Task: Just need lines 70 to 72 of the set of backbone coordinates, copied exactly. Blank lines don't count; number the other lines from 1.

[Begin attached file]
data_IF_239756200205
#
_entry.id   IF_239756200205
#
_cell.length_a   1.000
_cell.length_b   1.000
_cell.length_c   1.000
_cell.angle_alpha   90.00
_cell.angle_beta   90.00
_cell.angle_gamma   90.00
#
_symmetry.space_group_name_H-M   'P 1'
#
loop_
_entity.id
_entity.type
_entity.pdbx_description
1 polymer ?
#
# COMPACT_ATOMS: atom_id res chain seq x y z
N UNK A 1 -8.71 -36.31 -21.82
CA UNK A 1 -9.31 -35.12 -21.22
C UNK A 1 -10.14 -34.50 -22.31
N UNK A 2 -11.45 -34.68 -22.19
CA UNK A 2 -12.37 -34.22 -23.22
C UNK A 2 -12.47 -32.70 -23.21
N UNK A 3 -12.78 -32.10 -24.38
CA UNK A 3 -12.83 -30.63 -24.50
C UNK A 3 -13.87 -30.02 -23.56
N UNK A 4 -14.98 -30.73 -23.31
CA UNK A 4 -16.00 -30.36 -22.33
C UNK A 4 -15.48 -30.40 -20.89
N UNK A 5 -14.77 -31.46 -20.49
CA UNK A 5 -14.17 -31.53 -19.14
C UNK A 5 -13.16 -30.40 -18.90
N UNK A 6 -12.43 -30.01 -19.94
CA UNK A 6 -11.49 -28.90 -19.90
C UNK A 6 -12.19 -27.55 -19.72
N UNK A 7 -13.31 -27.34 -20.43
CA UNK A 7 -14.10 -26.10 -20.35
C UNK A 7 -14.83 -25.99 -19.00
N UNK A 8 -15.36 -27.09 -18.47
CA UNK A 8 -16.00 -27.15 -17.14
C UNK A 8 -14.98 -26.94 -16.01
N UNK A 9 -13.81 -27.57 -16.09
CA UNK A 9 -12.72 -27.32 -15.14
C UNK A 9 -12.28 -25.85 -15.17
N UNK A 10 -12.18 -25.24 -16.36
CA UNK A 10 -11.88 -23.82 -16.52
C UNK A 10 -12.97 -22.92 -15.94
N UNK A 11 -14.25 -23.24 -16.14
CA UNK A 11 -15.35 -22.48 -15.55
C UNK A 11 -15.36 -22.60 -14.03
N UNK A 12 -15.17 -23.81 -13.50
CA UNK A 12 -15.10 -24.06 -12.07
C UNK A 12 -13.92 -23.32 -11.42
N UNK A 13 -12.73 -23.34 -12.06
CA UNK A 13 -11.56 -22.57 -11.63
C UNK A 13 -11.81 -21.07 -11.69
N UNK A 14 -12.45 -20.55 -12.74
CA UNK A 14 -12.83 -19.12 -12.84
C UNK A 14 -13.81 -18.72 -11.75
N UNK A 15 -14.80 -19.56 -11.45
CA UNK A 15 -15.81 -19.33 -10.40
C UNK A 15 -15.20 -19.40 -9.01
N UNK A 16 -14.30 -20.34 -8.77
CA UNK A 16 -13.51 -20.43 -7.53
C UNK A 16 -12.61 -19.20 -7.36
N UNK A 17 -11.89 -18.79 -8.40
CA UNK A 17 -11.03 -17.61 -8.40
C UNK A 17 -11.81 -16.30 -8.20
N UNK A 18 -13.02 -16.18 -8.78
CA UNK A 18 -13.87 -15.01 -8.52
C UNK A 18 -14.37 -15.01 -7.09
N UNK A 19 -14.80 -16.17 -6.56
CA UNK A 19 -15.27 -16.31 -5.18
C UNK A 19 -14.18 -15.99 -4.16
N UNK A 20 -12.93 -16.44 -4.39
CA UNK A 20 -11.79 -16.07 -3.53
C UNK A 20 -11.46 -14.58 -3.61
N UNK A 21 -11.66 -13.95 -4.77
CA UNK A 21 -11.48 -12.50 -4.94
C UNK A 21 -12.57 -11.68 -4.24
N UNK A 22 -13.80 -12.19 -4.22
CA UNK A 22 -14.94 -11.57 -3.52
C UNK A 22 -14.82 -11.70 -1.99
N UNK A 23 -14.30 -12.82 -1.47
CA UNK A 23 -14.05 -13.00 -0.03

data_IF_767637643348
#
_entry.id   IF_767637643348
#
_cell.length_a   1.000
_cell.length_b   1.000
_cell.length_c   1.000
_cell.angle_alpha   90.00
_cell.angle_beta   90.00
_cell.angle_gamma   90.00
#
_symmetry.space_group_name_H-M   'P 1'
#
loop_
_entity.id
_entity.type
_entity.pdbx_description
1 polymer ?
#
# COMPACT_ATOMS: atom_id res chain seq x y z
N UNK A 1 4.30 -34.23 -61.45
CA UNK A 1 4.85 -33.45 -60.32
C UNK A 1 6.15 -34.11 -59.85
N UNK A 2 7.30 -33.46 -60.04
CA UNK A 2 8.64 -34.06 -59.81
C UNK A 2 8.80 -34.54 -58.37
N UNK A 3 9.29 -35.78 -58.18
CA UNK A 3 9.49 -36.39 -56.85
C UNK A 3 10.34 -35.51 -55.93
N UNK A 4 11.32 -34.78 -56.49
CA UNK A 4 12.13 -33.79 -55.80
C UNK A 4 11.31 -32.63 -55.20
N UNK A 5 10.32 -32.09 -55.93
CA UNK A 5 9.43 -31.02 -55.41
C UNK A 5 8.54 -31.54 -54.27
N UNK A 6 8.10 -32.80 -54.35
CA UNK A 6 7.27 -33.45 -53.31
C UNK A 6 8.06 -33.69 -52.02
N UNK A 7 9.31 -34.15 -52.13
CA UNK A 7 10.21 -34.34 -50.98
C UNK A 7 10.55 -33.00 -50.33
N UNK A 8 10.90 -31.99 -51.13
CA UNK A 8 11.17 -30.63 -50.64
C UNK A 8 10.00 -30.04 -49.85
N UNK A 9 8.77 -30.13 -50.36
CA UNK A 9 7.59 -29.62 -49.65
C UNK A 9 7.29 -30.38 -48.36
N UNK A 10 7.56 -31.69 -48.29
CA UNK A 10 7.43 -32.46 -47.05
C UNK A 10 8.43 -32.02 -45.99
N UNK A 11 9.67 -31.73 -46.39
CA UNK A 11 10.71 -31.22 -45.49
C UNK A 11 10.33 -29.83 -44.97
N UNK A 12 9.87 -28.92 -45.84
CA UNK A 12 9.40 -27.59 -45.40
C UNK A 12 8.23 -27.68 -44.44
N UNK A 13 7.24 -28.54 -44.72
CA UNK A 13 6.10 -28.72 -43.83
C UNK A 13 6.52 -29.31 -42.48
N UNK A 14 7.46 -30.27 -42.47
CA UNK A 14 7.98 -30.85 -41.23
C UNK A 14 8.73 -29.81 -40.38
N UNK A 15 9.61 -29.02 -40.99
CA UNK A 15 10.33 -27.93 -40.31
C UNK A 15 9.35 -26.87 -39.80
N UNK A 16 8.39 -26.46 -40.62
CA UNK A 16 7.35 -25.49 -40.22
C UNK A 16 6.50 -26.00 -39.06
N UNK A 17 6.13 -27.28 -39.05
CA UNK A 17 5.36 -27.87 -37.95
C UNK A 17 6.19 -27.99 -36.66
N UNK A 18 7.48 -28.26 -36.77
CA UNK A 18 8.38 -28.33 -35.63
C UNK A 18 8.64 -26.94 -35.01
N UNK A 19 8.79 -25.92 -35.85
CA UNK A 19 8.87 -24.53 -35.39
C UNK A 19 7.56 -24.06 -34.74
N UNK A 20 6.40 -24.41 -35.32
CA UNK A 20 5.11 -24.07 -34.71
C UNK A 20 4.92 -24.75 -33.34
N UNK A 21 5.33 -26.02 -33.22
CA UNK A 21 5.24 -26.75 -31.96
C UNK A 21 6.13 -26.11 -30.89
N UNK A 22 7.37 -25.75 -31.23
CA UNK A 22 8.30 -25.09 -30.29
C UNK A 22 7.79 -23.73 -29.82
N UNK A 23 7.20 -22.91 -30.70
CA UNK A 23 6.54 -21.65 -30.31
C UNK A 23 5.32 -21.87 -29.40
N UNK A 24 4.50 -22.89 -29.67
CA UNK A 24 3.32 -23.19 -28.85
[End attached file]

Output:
CA UNK A 17 -11.03 -17.61 -8.40
C UNK A 17 -11.81 -16.30 -8.20
N UNK A 18 -13.02 -16.18 -8.78